For additional information on labral tear repair surgery, or to learn more about arthroscopic hip surgery, please contact the Gulf Breeze, Florida orthopedic surgeon, Dr. Adam Anz located at the Andrews Institute.
The gluteus medius and gluteus minimus are muscles which are important for motion and stability of the hip joint. They are key to activities of daily living as well as sporting activities. The muscles originate on the pelvis and insert on the femur, at the greater trochanter. The greater trochanter is an area near the top portion of the femur (thighbone). In some instances the tendinous attachment of these muscles can undergo degeneration and/or detachment at their insertion site on the greater trochanter. This injury to the tendon can result in hip weakness, pain, and/or disability. Surgeons have recently begun utilizing arthroscopic surgery techniques for repair of these tendons where they insert on the greater trochanter.
In patients with hip pain and weakness, Dr. Anz will first evaluate for signs of tendon injury. If the gluteus muscles are found to be injured, some can improve with rest and therapy to strengthen muscles around the hip. Anti-inflammatory medication and stretching can also help decrease symptoms for some patients. If pain and functional limitations persist, surgery to repair the tendon at the attachment site may be helpful. The arthroscopic repair of the gluteus medius and/or minimus tendons is usually accompanied with removal of surrounding tissue that has become irritated, including inflammed greater trochanter bursal tissue. Additionally, a tight band of tissue overlying the area, the iliotibial band, may also be released. In some instances, can help decrease pain associated with inflammed bursal tissue, also know as bursitis.
During surgery, the torn gluteus medius or minimus tendon will be reattached to the native attachment site near the top of the femur on the greater trochanter. Suture anchors are embedded in the bone and strands of suture are then passed through the pulled-off portion of the tendon using specialized passing instruments. By tying these sutures, the torn tendon is once again attached to the bone.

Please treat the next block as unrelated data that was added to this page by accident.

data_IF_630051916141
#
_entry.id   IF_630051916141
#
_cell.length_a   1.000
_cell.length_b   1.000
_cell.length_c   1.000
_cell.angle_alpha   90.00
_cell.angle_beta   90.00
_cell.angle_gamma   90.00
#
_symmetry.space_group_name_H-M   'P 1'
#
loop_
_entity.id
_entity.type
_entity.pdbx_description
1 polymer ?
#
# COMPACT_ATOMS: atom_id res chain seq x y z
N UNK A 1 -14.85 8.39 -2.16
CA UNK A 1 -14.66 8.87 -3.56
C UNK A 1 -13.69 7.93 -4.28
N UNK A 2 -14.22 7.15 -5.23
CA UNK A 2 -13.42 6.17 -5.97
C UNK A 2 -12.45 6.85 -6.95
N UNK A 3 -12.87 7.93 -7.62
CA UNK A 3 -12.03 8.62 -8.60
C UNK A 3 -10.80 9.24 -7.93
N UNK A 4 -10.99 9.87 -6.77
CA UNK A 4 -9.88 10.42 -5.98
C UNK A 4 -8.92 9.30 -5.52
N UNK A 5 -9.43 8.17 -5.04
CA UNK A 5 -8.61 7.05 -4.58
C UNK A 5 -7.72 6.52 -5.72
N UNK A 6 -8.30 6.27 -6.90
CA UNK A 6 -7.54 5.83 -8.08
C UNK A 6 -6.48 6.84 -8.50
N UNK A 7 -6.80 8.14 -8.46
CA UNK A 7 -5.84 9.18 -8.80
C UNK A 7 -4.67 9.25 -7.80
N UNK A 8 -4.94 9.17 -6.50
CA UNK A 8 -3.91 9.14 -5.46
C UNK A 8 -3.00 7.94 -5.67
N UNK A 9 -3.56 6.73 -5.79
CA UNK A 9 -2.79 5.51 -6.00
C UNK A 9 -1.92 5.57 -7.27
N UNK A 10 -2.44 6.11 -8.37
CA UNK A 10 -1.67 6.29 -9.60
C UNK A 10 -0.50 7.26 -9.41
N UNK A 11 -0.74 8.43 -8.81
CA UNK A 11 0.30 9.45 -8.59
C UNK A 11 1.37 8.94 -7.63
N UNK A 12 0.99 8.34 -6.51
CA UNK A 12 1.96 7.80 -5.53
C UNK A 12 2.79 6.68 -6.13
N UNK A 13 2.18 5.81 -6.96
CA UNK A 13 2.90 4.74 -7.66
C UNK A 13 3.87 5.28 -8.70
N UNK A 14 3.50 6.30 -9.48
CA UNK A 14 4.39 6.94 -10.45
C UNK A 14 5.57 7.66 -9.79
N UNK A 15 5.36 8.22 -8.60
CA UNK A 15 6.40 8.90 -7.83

Following arthroscopic hip surgery for a gluteus medius repair or gluteus minimus repair, patients will need to avoid certain hip motions and exercises for 6 weeks. A brace helps to decrease stress at the repair site during this time as well.
For more information on arthroscopic hip surgery or for additional resources on the repair of a gluteus medius or minimus tear, please contact the Gulf Breeze, Florida orthopedic surgeon, Dr. Adam Anz located at the Andrews Institute.
Articular cartilage is a soft, fibrous tissue that covers the ends of bones within a joint, allowing for smooth, low-friction motion. Articular cartilage can become damaged through trauma associated with sporting accidents, femeroacetabular impingment, or as a result of the normal aging process. While certain structures within the hip joint may be capable of healing, articular cartilage has an extremely low healing potential. Chondroplasty is a procedure intended to remove mechanical symptoms related to cartilage injury and help prevent further injury to the cartilage. The goal is to delay the onset or progression of arthritis of the hip, which is often the result of cartilage damage.
When articular cartilage becomes damaged, loose flaps of cartilage may cause mechanical symptoms and/or can break off and become lodged in the hip joint. Eventually, cartilage damage may leave exposed bone resulting in bone-to-bone grinding sensations and a loss of joint motion. This is often associated with hip pain and hip stiffness, thus limiting movement and function. Arthroscopic hip chondroplasty is a procedure that Dr. Anz performs to remove mechanical symptoms and improve function. The approach has been shown to be most successful in patients with small, partial thickness injuries where the damage has not yet reached the bone itself and when the deforming force causing the cartilage injury can also be removed, such as in the setting of CAM femeroacetabular impingment. During this procedure, which is performed arthroscopically using tiny keyhole incisions, the loose flaps of cartilage are removed. Using a camera (arthroscope), Dr. Anz will be able to visualize where the loose pieces of fragmented cartilage are located, and will remove them. He will also address other abnormalities in the same surgery. In patients who are found to have exposed bone from loss of cartilage with good intact surrounding cartilage a microfracture procedure may also be performed to regenerative tissue. Although microfracture cannot restore normal cartilage, it does produce functional tissue.